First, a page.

We noted in March that all U.S. intelligence agencies – including the CIA and NSA – are going to spy on Americans’ finances.
The IRS is joining the fun.
U.S. News and World Report notes today:
Starting this year, the IRS tools will be able to track all credit card transactions, for starters. The agency has also instructed agents on using online sources such as social media and e-commerce sites including eBay, as well as the rich data generated by mobile devices. In one controversial disclosure in April, the ACLU showed documents in which the IRS general counsel said the agency could look at emails without warrants, but the IRS has said it will not use this power.
While the agency has declined to give details about what third-party personal data it will use in robo-audits and data mining, it has told government and industry groups that its computers are capable of scanning multiple networks at the same time to collect “matching” comprehensive profiles for every taxpayer in America. Such profiles will likely include shopping records, travel, social interactions and information not available to the public, such as health records and files from other government investigators, according to IRS documents.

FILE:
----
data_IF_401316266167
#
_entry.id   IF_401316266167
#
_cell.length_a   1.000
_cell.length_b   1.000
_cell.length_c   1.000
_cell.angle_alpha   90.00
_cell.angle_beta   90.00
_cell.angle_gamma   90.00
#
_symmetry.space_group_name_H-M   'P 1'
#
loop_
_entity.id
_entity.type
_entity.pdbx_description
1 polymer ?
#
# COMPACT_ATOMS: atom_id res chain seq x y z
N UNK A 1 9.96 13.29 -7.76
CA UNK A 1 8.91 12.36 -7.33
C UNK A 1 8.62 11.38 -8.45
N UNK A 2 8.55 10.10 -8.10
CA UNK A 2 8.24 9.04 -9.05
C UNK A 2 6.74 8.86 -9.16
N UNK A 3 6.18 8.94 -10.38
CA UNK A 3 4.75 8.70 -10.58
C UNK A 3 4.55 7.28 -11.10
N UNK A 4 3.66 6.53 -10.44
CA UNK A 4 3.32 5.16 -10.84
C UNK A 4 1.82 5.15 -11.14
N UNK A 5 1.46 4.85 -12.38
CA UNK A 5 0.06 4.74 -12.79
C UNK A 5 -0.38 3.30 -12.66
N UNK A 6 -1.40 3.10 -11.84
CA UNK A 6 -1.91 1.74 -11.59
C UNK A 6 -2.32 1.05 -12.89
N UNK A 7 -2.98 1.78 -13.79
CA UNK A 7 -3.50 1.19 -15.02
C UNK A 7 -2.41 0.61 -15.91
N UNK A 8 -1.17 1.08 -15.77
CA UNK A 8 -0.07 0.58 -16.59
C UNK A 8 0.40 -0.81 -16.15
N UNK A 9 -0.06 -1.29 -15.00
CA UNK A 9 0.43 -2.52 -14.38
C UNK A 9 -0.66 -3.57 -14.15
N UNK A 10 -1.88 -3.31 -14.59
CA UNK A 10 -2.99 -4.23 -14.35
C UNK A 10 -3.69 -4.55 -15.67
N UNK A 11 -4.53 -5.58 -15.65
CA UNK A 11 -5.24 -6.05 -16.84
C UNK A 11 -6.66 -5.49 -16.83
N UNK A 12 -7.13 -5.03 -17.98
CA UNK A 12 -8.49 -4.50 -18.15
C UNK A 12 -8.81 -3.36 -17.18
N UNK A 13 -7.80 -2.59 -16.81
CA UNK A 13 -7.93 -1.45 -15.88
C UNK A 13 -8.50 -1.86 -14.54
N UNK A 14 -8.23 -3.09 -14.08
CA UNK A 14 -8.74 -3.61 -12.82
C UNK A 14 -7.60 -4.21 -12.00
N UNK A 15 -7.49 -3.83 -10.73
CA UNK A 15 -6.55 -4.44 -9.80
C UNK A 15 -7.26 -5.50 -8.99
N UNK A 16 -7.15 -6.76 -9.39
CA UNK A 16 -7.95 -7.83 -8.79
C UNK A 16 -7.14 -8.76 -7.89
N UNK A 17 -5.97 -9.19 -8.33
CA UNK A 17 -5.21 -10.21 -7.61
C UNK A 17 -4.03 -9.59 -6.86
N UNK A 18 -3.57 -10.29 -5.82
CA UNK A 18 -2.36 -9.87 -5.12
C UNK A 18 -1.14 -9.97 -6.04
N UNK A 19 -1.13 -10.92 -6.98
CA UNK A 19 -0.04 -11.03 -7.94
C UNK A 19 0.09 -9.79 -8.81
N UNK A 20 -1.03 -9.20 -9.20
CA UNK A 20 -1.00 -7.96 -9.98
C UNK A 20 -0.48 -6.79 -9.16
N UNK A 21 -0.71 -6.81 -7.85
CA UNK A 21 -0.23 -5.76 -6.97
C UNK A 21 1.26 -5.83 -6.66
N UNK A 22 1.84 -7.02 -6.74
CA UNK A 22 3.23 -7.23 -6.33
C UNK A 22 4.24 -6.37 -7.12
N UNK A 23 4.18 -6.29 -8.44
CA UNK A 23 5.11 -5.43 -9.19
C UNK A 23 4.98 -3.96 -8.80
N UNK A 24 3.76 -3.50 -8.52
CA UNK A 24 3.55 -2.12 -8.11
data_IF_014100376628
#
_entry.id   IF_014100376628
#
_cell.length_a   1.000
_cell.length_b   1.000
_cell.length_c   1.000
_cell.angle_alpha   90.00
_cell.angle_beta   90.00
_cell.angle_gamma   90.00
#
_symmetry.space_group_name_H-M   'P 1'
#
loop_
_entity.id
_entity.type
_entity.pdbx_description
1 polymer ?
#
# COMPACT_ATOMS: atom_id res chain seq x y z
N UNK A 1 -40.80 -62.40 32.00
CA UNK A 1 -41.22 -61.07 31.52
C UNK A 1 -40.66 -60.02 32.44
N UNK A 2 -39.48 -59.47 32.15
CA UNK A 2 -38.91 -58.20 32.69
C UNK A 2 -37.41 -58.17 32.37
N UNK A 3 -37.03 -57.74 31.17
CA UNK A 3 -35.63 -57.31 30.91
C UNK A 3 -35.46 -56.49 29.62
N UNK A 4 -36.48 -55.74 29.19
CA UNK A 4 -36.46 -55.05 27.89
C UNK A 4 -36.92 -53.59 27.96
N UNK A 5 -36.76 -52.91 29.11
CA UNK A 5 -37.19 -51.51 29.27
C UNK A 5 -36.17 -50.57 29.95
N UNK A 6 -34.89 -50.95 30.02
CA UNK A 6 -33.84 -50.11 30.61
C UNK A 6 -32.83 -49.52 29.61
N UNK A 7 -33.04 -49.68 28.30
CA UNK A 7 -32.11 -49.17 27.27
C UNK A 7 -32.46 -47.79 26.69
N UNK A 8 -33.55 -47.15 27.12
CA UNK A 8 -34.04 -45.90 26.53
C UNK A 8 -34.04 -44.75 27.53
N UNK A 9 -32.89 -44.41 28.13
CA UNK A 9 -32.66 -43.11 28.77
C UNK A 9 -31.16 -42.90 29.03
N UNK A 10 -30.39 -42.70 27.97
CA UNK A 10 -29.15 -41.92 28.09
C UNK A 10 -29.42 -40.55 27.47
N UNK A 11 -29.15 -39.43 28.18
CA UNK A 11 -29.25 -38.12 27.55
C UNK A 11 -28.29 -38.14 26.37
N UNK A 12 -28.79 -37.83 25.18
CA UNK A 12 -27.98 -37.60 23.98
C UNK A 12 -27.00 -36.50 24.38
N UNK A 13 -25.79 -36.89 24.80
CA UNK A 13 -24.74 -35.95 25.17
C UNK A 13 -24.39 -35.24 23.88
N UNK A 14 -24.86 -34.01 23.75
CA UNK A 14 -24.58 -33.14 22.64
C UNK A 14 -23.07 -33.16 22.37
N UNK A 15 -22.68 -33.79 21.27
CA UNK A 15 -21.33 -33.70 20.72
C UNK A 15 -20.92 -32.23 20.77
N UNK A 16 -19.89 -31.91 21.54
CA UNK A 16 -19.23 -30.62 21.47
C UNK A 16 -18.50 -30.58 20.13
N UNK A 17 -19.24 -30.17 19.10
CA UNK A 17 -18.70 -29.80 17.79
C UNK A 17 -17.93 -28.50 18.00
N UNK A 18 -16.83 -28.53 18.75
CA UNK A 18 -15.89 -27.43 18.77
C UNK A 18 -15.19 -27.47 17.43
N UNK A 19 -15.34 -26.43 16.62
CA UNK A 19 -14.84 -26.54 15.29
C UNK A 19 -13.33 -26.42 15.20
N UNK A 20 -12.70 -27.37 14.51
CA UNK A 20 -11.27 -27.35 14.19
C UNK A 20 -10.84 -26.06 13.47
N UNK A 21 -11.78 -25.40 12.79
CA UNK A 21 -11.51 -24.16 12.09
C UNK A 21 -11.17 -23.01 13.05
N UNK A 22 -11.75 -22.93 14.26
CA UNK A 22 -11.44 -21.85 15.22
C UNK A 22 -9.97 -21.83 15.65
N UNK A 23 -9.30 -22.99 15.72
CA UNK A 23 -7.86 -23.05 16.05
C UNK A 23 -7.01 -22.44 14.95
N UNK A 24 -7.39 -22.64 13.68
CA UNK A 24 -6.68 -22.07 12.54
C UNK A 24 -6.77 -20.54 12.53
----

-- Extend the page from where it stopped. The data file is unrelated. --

The IRS is following the philosophy of former Obama regulatory czar, Cass Sunstein [remember him?], who advocates using technology tools and behavioral science policies to “nudge” people to do the right thing. In the case of the IRS, that policy so far has fallen most heavily on lower-income taxpayers and has done little to collect substantially more tax revenue.
Harry Surden, a University of Colorado—Boulder Law School associate professor and former fellow at Stanford’s Center for Computers and Law, who has done in-depth studies on the use of technology by government … has found that data mining and new technology make possible a level of government intrusion into personal lives that few realize is possible.